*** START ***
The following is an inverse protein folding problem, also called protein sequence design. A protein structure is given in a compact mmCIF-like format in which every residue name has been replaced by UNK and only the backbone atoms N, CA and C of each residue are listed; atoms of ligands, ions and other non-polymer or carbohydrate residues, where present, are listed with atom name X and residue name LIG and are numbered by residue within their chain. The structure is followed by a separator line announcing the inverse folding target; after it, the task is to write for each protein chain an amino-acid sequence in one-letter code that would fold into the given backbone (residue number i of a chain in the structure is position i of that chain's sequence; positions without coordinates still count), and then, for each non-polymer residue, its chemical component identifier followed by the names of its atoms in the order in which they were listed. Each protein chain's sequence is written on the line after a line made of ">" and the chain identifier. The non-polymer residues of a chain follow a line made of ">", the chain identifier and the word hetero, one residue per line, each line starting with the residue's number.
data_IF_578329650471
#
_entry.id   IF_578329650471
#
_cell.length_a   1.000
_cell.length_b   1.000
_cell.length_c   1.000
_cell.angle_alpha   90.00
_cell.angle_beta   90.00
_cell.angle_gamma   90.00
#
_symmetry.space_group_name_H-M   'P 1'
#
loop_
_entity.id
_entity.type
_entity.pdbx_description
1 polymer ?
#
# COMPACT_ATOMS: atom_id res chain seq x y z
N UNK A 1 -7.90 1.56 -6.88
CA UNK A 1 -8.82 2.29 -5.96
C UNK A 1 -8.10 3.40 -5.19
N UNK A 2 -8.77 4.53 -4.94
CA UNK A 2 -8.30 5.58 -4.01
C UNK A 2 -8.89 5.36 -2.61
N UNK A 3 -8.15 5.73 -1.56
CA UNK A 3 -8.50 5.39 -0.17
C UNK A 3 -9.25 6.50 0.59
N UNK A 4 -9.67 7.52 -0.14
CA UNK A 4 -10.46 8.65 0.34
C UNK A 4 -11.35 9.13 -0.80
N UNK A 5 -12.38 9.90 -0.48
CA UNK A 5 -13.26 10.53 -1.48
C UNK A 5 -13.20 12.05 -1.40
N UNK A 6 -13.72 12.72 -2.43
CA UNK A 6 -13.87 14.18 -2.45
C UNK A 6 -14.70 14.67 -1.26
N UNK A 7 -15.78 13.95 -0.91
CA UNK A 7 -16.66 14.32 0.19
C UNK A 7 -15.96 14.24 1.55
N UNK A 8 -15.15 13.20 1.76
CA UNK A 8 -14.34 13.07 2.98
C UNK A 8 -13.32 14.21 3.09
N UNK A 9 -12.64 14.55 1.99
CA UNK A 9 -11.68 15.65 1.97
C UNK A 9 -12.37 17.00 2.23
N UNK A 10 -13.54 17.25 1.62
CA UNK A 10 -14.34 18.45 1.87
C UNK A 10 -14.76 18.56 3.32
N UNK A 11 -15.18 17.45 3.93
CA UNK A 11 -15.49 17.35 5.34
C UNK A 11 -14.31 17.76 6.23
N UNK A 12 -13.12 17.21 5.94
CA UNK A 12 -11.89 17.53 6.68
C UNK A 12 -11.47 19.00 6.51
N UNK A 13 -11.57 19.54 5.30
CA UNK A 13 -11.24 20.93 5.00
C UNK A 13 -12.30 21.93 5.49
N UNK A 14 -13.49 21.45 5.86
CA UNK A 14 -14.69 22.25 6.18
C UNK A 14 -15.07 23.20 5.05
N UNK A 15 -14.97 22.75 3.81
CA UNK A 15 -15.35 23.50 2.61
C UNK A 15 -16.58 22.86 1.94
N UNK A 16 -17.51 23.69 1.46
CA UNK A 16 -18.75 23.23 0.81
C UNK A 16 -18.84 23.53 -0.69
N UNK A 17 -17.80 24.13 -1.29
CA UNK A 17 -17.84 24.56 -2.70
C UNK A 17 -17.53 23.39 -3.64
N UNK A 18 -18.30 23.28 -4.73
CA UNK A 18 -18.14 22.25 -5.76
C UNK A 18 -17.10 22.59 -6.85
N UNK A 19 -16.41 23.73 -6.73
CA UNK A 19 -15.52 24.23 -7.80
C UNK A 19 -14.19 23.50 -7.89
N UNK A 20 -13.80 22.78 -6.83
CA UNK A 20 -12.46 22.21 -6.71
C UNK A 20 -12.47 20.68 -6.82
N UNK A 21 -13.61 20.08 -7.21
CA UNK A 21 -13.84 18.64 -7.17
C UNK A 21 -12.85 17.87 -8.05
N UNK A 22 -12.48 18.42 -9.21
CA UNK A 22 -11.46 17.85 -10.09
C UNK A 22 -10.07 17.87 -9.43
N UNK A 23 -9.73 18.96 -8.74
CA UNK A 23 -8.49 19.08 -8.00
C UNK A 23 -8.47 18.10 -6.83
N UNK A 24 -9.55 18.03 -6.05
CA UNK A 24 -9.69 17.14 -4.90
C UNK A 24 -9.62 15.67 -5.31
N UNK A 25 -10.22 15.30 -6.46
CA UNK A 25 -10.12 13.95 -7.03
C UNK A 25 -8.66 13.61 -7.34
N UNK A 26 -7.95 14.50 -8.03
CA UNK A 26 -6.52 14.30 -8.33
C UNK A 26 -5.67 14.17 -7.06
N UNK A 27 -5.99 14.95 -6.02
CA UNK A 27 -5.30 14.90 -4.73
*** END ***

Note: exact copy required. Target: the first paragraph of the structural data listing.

The following is an inverse protein folding problem, also called protein sequence design. A protein structure is given in a compact mmCIF-like format in which every residue name has been replaced by UNK and only the backbone atoms N, CA and C of each residue are listed; atoms of ligands, ions and other non-polymer or carbohydrate residues, where present, are listed with atom name X and residue name LIG and are numbered by residue within their chain. The structure is followed by a separator line announcing the inverse folding target; after it, the task is to write for each protein chain an amino-acid sequence in one-letter code that would fold into the given backbone (residue number i of a chain in the structure is position i of that chain's sequence; positions without coordinates still count), and then, for each non-polymer residue, its chemical component identifier followed by the names of its atoms in the order in which they were listed. Each protein chain's sequence is written on the line after a line made of ">" and the chain identifier. The non-polymer residues of a chain follow a line made of ">", the chain identifier and the word hetero, one residue per line, each line starting with the residue's number.